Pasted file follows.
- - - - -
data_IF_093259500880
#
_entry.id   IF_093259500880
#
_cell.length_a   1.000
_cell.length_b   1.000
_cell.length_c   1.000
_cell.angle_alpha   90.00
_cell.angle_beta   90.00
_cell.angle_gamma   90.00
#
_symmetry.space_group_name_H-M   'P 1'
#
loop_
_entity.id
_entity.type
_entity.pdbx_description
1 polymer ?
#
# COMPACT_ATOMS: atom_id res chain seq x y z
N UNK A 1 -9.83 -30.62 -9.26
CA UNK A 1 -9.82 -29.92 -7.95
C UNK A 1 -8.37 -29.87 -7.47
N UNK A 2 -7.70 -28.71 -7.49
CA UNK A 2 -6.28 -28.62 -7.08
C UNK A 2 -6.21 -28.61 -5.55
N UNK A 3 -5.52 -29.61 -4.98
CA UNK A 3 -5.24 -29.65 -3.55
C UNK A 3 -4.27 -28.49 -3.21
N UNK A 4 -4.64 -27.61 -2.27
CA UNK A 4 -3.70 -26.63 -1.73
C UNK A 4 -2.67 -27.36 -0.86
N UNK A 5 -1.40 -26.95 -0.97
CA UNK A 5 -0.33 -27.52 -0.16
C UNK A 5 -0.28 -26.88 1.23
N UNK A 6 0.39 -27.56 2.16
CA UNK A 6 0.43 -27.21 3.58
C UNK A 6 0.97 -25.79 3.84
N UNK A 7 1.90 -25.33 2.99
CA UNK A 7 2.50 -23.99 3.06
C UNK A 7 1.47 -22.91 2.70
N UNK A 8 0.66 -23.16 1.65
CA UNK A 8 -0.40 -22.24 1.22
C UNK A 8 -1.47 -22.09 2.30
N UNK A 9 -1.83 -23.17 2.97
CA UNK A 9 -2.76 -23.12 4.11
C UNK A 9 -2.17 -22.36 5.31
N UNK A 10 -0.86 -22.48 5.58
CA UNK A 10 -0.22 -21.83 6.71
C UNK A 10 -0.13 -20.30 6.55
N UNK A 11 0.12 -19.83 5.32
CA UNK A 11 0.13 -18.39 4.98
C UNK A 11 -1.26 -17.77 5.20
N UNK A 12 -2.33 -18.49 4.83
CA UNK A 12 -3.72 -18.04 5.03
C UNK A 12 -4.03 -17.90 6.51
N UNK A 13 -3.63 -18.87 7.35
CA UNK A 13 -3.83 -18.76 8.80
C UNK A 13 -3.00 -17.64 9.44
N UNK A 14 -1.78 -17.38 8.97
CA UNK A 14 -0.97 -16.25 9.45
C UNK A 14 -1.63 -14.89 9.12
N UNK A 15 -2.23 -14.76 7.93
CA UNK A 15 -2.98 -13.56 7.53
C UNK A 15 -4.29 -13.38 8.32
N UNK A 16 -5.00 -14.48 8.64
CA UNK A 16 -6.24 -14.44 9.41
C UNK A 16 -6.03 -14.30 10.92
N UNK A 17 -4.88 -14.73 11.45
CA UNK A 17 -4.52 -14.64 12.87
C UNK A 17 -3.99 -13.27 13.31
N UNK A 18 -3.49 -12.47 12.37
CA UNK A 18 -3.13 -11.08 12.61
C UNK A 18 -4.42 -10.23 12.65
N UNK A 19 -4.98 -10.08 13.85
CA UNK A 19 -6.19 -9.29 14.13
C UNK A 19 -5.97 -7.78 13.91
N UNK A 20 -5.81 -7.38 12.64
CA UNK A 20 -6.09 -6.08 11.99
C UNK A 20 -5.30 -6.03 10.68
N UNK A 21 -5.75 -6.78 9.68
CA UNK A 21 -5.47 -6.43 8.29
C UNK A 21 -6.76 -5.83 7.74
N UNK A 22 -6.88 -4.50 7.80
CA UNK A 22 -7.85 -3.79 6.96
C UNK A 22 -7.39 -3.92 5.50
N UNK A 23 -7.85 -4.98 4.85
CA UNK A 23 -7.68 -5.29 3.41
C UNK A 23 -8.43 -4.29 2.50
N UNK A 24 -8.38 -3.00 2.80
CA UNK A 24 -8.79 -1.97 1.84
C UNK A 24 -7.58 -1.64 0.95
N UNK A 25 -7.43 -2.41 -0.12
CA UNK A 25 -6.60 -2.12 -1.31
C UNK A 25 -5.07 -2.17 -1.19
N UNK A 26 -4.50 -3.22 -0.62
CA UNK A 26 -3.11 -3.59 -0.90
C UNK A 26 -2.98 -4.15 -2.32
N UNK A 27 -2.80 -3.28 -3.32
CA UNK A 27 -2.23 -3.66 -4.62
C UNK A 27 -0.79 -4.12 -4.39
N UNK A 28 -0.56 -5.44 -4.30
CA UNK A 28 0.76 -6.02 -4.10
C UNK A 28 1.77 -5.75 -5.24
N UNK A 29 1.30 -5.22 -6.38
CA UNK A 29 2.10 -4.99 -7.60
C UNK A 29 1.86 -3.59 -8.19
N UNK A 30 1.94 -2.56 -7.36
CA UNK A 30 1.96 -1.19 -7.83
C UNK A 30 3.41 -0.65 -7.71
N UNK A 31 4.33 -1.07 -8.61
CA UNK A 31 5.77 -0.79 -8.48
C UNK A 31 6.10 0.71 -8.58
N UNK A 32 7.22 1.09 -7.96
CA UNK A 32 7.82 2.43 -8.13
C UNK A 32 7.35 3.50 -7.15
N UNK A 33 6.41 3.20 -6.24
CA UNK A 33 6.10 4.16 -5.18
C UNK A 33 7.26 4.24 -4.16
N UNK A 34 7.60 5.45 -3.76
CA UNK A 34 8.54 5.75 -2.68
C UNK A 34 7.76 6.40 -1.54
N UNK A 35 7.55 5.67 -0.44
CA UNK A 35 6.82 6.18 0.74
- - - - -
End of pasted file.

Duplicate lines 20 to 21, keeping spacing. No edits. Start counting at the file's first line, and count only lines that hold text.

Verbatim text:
# COMPACT_ATOMS: atom_id res chain seq x y z
N UNK A 1 -9.83 -30.62 -9.26